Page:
Organic foods are often touted as healthier than their conventional counterparts. However, the research examining the health benefits of eating organic foods has been mixed. Regardless, there have been certain studies that demonstrate the following benefits of consuming organic foods:

  • In a large 2013 cohort study (54,311 adults) that examined the relationship between consumer attitude, frequency of organic product use, and overweight and obesity risk, the authors demonstrated that regular organic food consumption was associated with a marked decrease in overweight and obesity probability in both males and females.
  • A 2014 study consisting of 623,080 middle aged women revealed that those who consumed organic foods had a 21% lower risk of non-Hodgkin’s lymphoma compared to those who never consumed organic food. This is complicated by a 9% higher risk of breast cancer in organic food consumers, although the authors claim this may be due to the fact that women who consume organic food are more likely to attend breast cancer screening and thus more likely to be diagnosed.
  • While the study above did not show an association between organic food consumption frequency and all cancers (excluding non-Hodgkin lymphoma and breast cancer), a more recent 2018 study revealed that high frequency organic food consumption was associated with lower overall risk of cancer.

Other studies have revealed the potentially negative impacts of toxic substances (absent in organic foods), particularly synthetic pesticides and antibiotics, found in certain conventional foods: 

  • More alarming results from a series of studies has revealed that children born by mothers exposed to high levels of pesticides (including those used in agriculture) exhibit marked cognitive impairment, including deterioration in perceptual reasoning, working memory, and an average 7-IQ-point deficit compared to children born by mothers with low pesticide exposure. (Fortunately, once born, children exposed to pesticides seem quite resilient to the cognitive impairment that can result from postnatal exposure.)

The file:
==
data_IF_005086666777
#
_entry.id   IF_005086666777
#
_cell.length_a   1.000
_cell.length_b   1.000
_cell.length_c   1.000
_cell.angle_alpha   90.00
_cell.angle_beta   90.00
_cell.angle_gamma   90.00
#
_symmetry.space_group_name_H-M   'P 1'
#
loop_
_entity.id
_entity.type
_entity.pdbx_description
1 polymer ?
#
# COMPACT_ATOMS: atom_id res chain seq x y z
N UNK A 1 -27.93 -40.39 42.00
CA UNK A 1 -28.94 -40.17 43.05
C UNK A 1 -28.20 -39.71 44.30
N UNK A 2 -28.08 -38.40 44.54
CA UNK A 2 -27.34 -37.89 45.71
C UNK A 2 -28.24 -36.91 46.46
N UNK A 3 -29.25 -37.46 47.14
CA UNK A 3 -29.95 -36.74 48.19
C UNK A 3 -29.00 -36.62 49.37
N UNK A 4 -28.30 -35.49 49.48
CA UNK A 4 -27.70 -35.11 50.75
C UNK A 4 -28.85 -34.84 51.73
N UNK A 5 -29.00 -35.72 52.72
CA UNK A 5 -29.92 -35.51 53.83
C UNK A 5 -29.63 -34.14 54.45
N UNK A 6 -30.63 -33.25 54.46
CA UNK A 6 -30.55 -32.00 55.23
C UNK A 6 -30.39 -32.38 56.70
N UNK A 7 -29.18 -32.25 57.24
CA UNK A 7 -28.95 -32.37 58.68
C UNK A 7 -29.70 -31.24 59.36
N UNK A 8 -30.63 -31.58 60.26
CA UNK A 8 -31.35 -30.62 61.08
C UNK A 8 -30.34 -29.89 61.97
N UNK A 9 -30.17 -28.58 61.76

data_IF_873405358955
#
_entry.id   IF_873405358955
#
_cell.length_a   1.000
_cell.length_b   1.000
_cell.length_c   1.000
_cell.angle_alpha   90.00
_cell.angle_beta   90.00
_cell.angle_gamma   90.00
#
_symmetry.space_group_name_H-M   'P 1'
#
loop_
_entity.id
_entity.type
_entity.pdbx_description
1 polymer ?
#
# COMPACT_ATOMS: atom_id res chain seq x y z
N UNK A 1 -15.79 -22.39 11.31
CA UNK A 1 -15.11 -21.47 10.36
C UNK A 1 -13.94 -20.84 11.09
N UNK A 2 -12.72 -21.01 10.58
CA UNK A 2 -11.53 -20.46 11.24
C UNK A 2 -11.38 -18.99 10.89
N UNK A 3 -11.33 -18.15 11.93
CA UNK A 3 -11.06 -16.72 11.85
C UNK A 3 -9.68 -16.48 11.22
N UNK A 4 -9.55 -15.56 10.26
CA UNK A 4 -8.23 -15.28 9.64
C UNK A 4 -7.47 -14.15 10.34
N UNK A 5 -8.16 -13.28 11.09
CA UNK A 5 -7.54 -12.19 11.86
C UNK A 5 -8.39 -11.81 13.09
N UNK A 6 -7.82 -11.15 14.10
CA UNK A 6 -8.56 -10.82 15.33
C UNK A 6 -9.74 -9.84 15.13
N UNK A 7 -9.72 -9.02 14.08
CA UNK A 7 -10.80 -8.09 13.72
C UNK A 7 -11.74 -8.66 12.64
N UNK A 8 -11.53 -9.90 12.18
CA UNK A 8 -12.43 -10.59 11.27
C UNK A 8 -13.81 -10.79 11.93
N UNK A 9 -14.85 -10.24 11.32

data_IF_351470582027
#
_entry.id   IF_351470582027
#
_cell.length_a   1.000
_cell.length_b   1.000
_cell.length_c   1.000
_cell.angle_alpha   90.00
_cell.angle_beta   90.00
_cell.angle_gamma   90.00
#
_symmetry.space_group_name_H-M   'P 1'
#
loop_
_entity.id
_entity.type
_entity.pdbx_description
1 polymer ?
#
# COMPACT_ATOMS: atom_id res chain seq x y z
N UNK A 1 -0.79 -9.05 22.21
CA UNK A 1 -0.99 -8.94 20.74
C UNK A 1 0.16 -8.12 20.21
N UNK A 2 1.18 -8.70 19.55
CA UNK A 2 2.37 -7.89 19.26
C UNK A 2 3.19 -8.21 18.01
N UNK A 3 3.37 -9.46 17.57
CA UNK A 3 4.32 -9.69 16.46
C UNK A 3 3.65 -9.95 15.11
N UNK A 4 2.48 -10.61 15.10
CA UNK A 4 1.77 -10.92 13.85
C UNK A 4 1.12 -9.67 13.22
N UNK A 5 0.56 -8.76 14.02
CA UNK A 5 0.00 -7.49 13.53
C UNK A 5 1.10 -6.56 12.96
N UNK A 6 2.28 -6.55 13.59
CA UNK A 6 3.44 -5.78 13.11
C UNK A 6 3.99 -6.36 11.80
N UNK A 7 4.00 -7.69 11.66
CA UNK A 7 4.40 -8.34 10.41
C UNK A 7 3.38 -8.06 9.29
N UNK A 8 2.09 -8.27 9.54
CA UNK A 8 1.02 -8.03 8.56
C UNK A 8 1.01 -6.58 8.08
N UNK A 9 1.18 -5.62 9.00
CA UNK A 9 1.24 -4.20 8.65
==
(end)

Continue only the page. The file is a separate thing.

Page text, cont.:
• Antibiotic resistance is a critical public health issue. Although antibiotics have been integral in conventional animal production, their usage in agriculture has raised concerns due to the reduction of antibiotic efficiency in human medical care. Interestingly, a 2017 meta-analysis examining both animal and human studies revealed that restriction of antibiotic use in food-producing animals is correlated with a reduction of antibiotic-resistant bacteria. While this meta-analysis found less human evidence, there are also some reports suggesting that humans, particularly farmers, exhibit a reduction in antibiotic-resistant bacteria with interventions that limit the use of antibiotics in food-producing animals. 

On the other hand, several studies have shown that the beneficial health impacts from organic food consumption are negligible: 

  • However, within the analysis above, one study did demonstrate that consumption of organic dairy products was associated with lower eczema risk in infants.

Although there have been several studies indicating that organic foods have increased levels of nutritionally beneficial compounds (such as antioxidants, omega-3 fatty acids, unsaturated fatty acids), the differences in molecular composition of organic vs. conventional foods do not appear to have a substantial impact on nutrition:

Key takeaways

Overall, the jury is still out as to whether organic foods are healthier than their conventional counterparts. While scientists have begun to identify differences in the molecular composition of organic and conventional foods (e.g., decreased levels of toxic compounds and increased levels of antioxidants and healthy fatty acids), the potential health benefits (e.g., decreased obesity risk) require much more research before any certain conclusions can be formed. So the question remains: "Are organic foods healthier and should I spend more on that organic apple?” Perhaps the more important question is: “Am I maintaining a balanced and healthy diet of fruits, whole grains, veggies, and healthy meats?” In other words, you can go ahead and buy organic here and there when you can, but it’s the overall health of your dietary pattern that’s paramount, as well as how much you exercise and practice other healthy lifestyle habits (such as sleep hygiene and stress management).